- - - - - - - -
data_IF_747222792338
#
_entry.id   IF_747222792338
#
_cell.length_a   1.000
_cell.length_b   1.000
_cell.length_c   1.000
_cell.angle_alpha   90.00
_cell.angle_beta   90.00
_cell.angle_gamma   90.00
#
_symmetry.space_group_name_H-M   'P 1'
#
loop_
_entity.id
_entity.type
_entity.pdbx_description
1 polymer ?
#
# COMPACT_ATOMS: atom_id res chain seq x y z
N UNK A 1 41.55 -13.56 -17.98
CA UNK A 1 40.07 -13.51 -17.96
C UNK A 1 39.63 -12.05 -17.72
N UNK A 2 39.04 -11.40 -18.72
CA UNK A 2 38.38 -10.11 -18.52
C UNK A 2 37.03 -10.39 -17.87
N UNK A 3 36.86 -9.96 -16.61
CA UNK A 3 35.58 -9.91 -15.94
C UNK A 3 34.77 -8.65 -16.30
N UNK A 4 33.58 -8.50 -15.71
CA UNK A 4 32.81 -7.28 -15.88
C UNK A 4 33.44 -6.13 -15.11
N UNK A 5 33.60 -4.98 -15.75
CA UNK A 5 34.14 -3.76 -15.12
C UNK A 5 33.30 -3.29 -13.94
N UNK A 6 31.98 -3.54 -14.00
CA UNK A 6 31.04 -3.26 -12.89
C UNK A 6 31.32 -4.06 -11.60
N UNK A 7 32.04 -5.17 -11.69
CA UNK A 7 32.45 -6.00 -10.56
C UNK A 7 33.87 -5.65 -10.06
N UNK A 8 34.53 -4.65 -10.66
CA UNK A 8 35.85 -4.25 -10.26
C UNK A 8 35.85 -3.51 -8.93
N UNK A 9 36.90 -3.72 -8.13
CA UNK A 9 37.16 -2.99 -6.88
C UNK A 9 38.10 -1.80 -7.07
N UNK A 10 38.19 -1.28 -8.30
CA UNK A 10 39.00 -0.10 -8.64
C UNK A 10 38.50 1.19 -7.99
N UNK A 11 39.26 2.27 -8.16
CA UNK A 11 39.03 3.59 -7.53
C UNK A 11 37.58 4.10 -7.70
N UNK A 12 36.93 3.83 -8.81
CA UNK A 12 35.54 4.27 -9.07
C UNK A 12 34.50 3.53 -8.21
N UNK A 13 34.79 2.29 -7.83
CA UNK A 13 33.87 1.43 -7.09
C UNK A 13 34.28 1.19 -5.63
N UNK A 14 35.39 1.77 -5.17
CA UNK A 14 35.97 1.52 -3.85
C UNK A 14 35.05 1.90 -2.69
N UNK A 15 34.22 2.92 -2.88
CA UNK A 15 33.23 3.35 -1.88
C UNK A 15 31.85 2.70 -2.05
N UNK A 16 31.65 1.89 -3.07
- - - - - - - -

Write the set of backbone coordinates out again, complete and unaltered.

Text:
data_IF_747222792338
#
_entry.id   IF_747222792338
#
_cell.length_a   1.000
_cell.length_b   1.000
_cell.length_c   1.000
_cell.angle_alpha   90.00
_cell.angle_beta   90.00
_cell.angle_gamma   90.00
#
_symmetry.space_group_name_H-M   'P 1'
#
loop_
_entity.id
_entity.type
_entity.pdbx_description
1 polymer ?
#
# COMPACT_ATOMS: atom_id res chain seq x y z
N UNK A 1 41.55 -13.56 -17.98
CA UNK A 1 40.07 -13.51 -17.96
C UNK A 1 39.63 -12.05 -17.72
N UNK A 2 39.04 -11.40 -18.72
CA UNK A 2 38.38 -10.11 -18.52
C UNK A 2 37.03 -10.39 -17.87
N UNK A 3 36.86 -9.96 -16.61
CA UNK A 3 35.58 -9.91 -15.94
C UNK A 3 34.77 -8.65 -16.30
N UNK A 4 33.58 -8.50 -15.71
CA UNK A 4 32.81 -7.28 -15.88
C UNK A 4 33.44 -6.13 -15.11
N UNK A 5 33.60 -4.98 -15.75
CA UNK A 5 34.14 -3.76 -15.12
C UNK A 5 33.30 -3.29 -13.94
N UNK A 6 31.98 -3.54 -14.00
CA UNK A 6 31.04 -3.26 -12.89
C UNK A 6 31.32 -4.06 -11.60
N UNK A 7 32.04 -5.17 -11.69
CA UNK A 7 32.45 -6.00 -10.56
C UNK A 7 33.87 -5.65 -10.06
N UNK A 8 34.53 -4.65 -10.66
CA UNK A 8 35.85 -4.25 -10.26
C UNK A 8 35.85 -3.51 -8.93
N UNK A 9 36.90 -3.72 -8.13
CA UNK A 9 37.16 -2.99 -6.88
C UNK A 9 38.10 -1.80 -7.07
N UNK A 10 38.19 -1.28 -8.30
CA UNK A 10 39.00 -0.10 -8.64
C UNK A 10 38.50 1.19 -7.99
N UNK A 11 39.26 2.27 -8.16
CA UNK A 11 39.03 3.59 -7.53
C UNK A 11 37.58 4.10 -7.70
N UNK A 12 36.93 3.83 -8.81
CA UNK A 12 35.54 4.27 -9.07
C UNK A 12 34.50 3.53 -8.21
N UNK A 13 34.79 2.29 -7.83
CA UNK A 13 33.87 1.43 -7.09
C UNK A 13 34.28 1.19 -5.63
N UNK A 14 35.39 1.77 -5.17
CA UNK A 14 35.97 1.52 -3.85
C UNK A 14 35.05 1.90 -2.69
N UNK A 15 34.22 2.92 -2.88
CA UNK A 15 33.23 3.35 -1.88
C UNK A 15 31.85 2.70 -2.05
N UNK A 16 31.65 1.89 -3.07